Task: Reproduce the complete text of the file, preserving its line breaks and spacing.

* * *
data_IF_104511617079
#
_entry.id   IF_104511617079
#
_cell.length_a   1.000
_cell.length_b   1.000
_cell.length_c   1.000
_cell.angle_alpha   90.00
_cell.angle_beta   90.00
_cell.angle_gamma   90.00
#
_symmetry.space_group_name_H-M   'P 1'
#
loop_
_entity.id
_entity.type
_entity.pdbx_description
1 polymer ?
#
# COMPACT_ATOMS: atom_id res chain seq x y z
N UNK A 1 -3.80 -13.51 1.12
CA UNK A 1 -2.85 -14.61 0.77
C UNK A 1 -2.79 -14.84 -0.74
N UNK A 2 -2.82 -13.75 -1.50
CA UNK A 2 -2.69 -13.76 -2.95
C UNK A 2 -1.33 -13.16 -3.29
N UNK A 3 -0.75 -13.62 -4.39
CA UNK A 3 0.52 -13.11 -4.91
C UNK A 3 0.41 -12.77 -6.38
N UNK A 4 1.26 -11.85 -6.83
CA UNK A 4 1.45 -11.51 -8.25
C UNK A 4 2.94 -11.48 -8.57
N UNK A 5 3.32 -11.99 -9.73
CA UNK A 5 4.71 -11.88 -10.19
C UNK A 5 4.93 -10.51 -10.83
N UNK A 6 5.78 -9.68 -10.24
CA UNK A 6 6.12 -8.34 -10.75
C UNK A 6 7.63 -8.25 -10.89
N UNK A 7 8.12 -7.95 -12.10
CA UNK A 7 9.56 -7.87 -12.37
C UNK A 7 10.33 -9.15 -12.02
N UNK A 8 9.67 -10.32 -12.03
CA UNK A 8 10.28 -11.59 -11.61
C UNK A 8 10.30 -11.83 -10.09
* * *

data_IF_104511617079
#
_entry.id   IF_104511617079
#
_cell.length_a   1.000
_cell.length_b   1.000
_cell.length_c   1.000
_cell.angle_alpha   90.00
_cell.angle_beta   90.00
_cell.angle_gamma   90.00
#
_symmetry.space_group_name_H-M   'P 1'
#
loop_
_entity.id
_entity.type
_entity.pdbx_description
1 polymer ?
#
# COMPACT_ATOMS: atom_id res chain seq x y z
N UNK A 1 -3.80 -13.51 1.12
CA UNK A 1 -2.85 -14.61 0.77
C UNK A 1 -2.79 -14.84 -0.74
N UNK A 2 -2.82 -13.75 -1.50
CA UNK A 2 -2.69 -13.76 -2.95
C UNK A 2 -1.33 -13.16 -3.29
N UNK A 3 -0.75 -13.62 -4.39
CA UNK A 3 0.52 -13.11 -4.91
C UNK A 3 0.41 -12.77 -6.38
N UNK A 4 1.26 -11.85 -6.83
CA UNK A 4 1.45 -11.51 -8.25
C UNK A 4 2.94 -11.48 -8.57
N UNK A 5 3.32 -11.99 -9.73
CA UNK A 5 4.71 -11.88 -10.19
C UNK A 5 4.93 -10.51 -10.83
N UNK A 6 5.78 -9.68 -10.24
CA UNK A 6 6.12 -8.34 -10.75
C UNK A 6 7.63 -8.25 -10.89
N UNK A 7 8.12 -7.95 -12.10
CA UNK A 7 9.56 -7.87 -12.37
C UNK A 7 10.33 -9.15 -12.02
N UNK A 8 9.67 -10.32 -12.03
CA UNK A 8 10.28 -11.59 -11.61
C UNK A 8 10.30 -11.83 -10.09